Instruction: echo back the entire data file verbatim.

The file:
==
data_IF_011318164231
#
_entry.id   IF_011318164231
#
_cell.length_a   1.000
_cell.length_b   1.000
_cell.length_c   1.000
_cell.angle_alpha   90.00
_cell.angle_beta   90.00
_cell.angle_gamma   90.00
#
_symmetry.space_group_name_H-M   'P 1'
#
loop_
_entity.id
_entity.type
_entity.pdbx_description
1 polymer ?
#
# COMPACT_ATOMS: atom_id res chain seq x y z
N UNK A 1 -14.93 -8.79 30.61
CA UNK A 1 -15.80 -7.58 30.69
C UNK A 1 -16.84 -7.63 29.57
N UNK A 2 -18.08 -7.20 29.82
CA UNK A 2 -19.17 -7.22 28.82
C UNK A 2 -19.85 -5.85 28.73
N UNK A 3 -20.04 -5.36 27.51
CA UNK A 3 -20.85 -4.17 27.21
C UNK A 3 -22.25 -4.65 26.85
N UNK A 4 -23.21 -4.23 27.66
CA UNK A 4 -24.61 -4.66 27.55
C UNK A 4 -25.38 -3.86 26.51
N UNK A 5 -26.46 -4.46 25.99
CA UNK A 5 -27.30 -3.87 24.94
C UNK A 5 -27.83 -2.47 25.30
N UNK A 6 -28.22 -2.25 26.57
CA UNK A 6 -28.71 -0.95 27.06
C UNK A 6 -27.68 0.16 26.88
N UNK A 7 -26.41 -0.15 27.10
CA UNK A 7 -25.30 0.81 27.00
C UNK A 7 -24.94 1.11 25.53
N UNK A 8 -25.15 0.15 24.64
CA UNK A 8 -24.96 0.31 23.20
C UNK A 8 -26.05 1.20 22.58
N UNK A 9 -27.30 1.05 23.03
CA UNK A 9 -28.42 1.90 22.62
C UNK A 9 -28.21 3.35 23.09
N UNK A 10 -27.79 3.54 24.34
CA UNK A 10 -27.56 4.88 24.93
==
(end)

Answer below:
data_IF_011318164231
#
_entry.id   IF_011318164231
#
_cell.length_a   1.000
_cell.length_b   1.000
_cell.length_c   1.000
_cell.angle_alpha   90.00
_cell.angle_beta   90.00
_cell.angle_gamma   90.00
#
_symmetry.space_group_name_H-M   'P 1'
#
loop_
_entity.id
_entity.type
_entity.pdbx_description
1 polymer ?
#
# COMPACT_ATOMS: atom_id res chain seq x y z
N UNK A 1 -14.93 -8.79 30.61
CA UNK A 1 -15.80 -7.58 30.69
C UNK A 1 -16.84 -7.63 29.57
N UNK A 2 -18.08 -7.20 29.82
CA UNK A 2 -19.17 -7.22 28.82
C UNK A 2 -19.85 -5.85 28.73
N UNK A 3 -20.04 -5.36 27.51
CA UNK A 3 -20.85 -4.17 27.21
C UNK A 3 -22.25 -4.65 26.85
N UNK A 4 -23.21 -4.23 27.66
CA UNK A 4 -24.61 -4.66 27.55
C UNK A 4 -25.38 -3.86 26.51
N UNK A 5 -26.46 -4.46 25.99
CA UNK A 5 -27.30 -3.87 24.94
C UNK A 5 -27.83 -2.47 25.30
N UNK A 6 -28.22 -2.25 26.57
CA UNK A 6 -28.71 -0.95 27.06
C UNK A 6 -27.68 0.16 26.88
N UNK A 7 -26.41 -0.15 27.10
CA UNK A 7 -25.30 0.81 27.00
C UNK A 7 -24.94 1.11 25.53
N UNK A 8 -25.15 0.15 24.64
CA UNK A 8 -24.96 0.31 23.20
C UNK A 8 -26.05 1.20 22.58
N UNK A 9 -27.30 1.05 23.03
CA UNK A 9 -28.42 1.90 22.62
C UNK A 9 -28.21 3.35 23.09
N UNK A 10 -27.79 3.54 24.34
CA UNK A 10 -27.56 4.88 24.93